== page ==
This night of all nights

12/09/2015 14:41

New prompt at Black Ship Books/ 3F. Here's my offering.


Why, on this night of all nights, must it begin again?

The whispering ran along the walls, just under Mitchell's level of hearing but not beyond his awareness. The hairs on the back of his neck felt it and bristled in response. He laid his hands against the wainscoting, his fingertips tingling from the contact. Silently, he begged for peace, just for this one night. Perhaps there was a response; at least, he felt that the tingling grew a little – a very little – less.

“Thank you,” he murmured.

Turning away from the wall, he took a last look around the Grand Drawing Room. And grand it was! Furniture carved from rare woods, gilded mirrors and candelabra, vases made of the finest porcelain, all regarded by the silent, painted eyes of his ancestors who stared benevolently from their portraits. 

It was almost two years since he had come into his inheritance and he had spent most of that time restoring the principle rooms of his home to the glory of former times. Tonight would see the grand reopening of Haddonbridge Lodge, with a suitably extravagant ball and supper. The guest list included the great and the good from across the county, people whose goodwill and good opinion would prove invaluable to any young man no matter how wealthy.

People who would not look favourably on... disturbances.

To distract himself from whatever lived behind the wainscoting, he decided to take a final tour of the rooms that would be on display tonight. The colours of the new carpet on the main staircase fairly sparkled and the marble floor of the entrance hall gleamed in the light of candles and fire. He breathed in the scent of the fresh flowers that added to the welcoming feel.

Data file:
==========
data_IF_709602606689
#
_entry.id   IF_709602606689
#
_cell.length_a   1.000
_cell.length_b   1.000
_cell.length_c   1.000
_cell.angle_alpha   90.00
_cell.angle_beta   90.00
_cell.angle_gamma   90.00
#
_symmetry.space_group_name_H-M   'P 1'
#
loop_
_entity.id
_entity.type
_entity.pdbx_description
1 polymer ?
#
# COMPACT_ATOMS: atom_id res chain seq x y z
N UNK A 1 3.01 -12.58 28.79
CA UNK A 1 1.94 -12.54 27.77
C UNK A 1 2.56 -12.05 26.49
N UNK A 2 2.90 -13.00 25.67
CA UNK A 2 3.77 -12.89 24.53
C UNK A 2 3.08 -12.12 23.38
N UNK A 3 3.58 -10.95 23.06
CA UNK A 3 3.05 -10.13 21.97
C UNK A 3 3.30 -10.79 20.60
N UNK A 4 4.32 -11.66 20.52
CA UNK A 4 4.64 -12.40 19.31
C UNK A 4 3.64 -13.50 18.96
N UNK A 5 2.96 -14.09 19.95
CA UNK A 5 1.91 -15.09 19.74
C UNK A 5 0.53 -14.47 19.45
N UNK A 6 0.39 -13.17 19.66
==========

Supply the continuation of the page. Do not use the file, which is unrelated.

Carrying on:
As he entered the Grand Ball Room, however, he felt that something was not right. Glancing around the room, nothing stood out and he mentally shook himself for being silly. He strolled across the room to the dais where the musicians would sit to play and picked up the score sitting on the nearest music stand. Rather than the lively dance music he was expecting, the tune was a dirge. He frowned, first at the pages in his hand, then at the carved panelling.

His mind was suddenly flooded by memories of this room. He was five years old, asking his nanny to explain the scenes depicted in the panels and only half understanding her explanation of Old Testament patriarchs. He was ten, now able to distinguish Abraham from Isaac, Jacob from Joseph, but now bewildered by the sensibility that thought these were suitable scenes for a ball room.